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Border Crossings: The Detroit River Region in the War of 1812
This riveting essay collection explores the changing political allegiances and sweeping human narratives that shaped the Detroit River region in the War of 1812. For more than a generation, American citizens, British subjects, French settlers, Native Americans and African slaves and freedom routinely crossed the border while living and working together in one of the most diverse regions in North America. That tranquility ended suddenly with the War of 1812.
The result of a year-long community history project by the Detroit Historical Society and Wayne State University, Border Crossings uncovers the personal and group interactions often ignored in standard histories of the War of 1812. As the Detroit River region shifted between American and British control, "border crossings" had profound new implications for its diverse inhabitants, including widespread privation, imprisonment, enemy attacks, and dispossession of homes and land. Ultimately, this ugly conflict produced a surprising outcome: The War of 1812 molded a region, divided between two nations, that today hosts the busiest crossing of the longest peaceful border in the world.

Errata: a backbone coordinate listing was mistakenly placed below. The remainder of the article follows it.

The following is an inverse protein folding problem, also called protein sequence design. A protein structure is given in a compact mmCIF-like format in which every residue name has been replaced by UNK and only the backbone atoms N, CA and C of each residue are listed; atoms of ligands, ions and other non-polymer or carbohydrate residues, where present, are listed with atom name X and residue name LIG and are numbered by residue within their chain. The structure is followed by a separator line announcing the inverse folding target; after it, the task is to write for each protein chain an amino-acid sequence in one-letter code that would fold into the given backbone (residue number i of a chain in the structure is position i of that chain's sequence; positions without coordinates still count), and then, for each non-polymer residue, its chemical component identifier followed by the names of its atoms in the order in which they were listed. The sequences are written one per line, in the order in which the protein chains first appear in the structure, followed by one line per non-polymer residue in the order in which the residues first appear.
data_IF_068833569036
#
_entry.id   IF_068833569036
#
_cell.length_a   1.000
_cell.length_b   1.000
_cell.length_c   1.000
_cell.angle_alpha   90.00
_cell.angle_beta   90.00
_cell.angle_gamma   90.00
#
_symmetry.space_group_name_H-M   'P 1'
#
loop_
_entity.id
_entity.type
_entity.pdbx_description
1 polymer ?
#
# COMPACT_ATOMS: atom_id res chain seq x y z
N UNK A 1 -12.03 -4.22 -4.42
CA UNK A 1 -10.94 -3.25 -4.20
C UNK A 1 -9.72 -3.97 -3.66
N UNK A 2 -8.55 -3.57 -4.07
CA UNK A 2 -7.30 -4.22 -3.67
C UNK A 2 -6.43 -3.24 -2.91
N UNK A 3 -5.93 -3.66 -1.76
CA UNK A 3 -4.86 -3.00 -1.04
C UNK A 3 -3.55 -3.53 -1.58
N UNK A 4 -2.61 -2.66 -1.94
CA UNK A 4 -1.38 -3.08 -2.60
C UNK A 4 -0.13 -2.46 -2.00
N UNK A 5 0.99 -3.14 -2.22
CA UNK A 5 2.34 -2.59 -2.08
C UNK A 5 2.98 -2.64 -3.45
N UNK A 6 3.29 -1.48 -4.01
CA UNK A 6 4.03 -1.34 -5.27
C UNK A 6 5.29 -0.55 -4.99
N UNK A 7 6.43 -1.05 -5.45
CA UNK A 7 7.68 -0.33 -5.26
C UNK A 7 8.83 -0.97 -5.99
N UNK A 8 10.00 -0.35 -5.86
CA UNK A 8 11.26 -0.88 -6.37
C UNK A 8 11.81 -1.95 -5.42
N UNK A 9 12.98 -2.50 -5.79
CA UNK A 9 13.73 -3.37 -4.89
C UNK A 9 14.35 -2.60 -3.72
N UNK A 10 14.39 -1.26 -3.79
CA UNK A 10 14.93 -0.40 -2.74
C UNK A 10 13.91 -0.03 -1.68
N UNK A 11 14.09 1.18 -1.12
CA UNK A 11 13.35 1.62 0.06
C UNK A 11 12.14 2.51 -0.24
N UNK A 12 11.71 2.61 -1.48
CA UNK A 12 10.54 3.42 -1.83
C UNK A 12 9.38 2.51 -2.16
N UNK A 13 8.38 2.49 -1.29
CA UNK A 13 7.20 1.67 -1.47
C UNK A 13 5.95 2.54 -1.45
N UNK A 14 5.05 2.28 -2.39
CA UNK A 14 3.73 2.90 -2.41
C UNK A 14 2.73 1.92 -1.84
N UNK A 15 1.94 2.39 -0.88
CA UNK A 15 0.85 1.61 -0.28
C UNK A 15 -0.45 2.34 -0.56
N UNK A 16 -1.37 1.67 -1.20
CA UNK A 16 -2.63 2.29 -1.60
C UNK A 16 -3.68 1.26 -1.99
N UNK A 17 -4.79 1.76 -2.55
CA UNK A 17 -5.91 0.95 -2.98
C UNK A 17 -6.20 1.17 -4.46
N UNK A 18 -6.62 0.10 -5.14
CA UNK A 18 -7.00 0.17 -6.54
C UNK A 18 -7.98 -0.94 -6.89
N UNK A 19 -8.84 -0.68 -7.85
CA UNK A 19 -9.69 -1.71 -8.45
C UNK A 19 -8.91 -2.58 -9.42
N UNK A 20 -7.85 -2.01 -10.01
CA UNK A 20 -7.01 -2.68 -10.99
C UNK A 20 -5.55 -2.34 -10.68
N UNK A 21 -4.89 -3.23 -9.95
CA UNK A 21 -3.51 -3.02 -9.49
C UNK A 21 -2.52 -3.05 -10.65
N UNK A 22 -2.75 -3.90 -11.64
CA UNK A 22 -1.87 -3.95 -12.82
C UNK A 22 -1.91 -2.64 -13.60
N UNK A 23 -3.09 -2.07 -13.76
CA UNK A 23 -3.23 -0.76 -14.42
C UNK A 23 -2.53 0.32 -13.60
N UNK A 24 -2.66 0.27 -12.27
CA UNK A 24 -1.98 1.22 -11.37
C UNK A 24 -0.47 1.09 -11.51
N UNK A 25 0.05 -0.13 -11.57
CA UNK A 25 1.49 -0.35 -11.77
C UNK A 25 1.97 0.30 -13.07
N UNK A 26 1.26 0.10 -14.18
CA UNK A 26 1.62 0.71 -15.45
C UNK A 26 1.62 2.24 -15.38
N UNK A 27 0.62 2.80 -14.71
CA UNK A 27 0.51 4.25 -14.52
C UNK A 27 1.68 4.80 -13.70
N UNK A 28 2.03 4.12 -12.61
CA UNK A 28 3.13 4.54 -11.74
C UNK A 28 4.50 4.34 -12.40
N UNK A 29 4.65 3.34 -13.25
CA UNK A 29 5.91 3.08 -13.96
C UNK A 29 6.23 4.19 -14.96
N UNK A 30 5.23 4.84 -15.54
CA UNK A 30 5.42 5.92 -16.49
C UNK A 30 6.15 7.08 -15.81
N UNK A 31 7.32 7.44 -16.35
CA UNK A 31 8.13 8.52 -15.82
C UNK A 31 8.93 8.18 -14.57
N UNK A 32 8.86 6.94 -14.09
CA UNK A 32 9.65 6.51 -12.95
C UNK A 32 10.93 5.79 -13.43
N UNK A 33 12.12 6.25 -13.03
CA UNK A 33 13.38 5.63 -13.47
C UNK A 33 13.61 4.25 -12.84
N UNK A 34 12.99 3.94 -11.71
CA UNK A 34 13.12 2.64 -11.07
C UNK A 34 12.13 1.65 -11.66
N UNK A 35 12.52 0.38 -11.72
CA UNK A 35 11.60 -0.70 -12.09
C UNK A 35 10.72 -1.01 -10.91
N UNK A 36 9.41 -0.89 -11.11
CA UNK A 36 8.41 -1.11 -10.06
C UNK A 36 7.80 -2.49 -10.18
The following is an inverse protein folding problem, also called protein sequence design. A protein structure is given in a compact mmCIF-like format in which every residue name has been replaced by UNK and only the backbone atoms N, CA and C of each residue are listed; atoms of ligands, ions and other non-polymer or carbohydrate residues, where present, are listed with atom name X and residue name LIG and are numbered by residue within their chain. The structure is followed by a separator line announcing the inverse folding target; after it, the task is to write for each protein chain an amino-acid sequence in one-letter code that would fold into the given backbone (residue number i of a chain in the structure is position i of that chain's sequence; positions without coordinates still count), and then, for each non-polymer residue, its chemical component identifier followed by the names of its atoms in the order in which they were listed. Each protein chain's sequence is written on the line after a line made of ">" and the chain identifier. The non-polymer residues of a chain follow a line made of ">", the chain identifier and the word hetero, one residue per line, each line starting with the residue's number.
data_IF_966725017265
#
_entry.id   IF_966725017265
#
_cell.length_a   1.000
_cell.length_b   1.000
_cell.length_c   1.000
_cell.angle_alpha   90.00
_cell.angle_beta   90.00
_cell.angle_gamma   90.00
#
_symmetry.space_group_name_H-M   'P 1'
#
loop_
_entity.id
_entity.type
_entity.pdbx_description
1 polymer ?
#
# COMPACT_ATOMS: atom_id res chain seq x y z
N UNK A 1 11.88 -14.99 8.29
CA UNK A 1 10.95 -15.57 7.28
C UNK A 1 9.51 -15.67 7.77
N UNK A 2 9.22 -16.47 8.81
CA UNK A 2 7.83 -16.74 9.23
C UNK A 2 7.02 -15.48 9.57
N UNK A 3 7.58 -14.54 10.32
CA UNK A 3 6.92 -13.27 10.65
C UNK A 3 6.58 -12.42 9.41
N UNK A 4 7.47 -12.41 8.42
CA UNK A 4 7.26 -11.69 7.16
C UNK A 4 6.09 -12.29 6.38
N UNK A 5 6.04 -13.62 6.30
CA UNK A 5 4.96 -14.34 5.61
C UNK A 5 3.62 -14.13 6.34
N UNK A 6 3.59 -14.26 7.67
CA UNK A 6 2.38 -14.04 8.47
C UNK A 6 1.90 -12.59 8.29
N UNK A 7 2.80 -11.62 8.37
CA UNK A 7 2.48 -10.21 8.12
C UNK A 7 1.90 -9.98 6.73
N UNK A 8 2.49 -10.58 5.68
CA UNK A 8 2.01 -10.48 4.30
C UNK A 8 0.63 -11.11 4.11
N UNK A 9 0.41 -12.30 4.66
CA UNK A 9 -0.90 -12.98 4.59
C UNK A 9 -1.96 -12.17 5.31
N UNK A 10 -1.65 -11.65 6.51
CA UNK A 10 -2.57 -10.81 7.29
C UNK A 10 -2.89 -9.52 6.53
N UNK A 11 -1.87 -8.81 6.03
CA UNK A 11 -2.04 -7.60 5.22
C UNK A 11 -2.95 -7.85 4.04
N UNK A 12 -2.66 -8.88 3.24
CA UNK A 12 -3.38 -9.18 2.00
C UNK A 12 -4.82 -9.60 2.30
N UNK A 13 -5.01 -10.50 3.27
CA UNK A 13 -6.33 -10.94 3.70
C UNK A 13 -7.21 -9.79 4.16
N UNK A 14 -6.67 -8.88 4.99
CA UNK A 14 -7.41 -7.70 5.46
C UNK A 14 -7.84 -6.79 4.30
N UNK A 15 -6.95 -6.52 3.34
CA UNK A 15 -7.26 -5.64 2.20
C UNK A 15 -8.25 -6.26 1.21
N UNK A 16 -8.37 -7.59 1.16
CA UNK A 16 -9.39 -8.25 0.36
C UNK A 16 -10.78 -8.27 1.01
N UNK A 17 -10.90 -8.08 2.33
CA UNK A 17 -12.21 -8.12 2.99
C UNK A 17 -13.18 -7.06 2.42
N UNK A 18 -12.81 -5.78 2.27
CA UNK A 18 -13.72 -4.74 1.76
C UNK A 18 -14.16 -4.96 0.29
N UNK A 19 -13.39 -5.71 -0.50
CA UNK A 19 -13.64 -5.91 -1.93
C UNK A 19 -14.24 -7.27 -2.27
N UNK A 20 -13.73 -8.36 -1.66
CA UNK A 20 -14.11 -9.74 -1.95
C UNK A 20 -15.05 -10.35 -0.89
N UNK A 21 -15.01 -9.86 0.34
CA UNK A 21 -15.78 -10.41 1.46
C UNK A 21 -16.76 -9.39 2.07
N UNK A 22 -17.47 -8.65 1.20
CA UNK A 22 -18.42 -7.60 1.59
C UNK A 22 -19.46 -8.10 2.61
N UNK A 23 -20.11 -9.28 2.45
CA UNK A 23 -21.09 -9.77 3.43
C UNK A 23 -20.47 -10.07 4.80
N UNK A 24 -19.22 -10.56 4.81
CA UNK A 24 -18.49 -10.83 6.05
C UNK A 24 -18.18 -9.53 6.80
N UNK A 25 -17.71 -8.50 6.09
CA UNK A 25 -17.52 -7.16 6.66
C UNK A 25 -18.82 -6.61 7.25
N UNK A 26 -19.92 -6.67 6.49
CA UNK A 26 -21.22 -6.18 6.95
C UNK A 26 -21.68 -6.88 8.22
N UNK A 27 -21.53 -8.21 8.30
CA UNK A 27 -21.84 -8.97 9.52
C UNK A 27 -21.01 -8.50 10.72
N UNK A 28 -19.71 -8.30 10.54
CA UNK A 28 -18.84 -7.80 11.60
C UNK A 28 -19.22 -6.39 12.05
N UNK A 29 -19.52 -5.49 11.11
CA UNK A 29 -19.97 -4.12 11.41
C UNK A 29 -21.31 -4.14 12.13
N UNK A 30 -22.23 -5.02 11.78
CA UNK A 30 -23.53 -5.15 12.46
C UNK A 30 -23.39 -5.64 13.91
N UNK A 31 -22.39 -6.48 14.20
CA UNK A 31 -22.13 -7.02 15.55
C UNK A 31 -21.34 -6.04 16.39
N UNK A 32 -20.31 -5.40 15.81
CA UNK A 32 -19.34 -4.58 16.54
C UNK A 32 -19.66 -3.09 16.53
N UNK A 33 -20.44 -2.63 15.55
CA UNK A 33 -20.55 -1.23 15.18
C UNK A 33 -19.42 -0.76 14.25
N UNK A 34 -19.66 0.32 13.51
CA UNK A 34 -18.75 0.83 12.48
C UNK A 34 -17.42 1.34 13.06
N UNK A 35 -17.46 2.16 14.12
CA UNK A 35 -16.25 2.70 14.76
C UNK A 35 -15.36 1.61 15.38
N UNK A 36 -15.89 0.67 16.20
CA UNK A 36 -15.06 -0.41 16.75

Denver Brunsman is an assistant professor of history at The George Washington University.
Joel Stone is the senior curator at the Detroit Historical Society.
Douglas D. Fisher is a managing editor at Crain Communications Inc. in Detroit.
Edited by: Denver Brunsman, Joel Stone, Douglas D. Fisher
Page count: 302
Physical dimensions: 8 × 5.5 × 1 in
Physical weight: 1 lb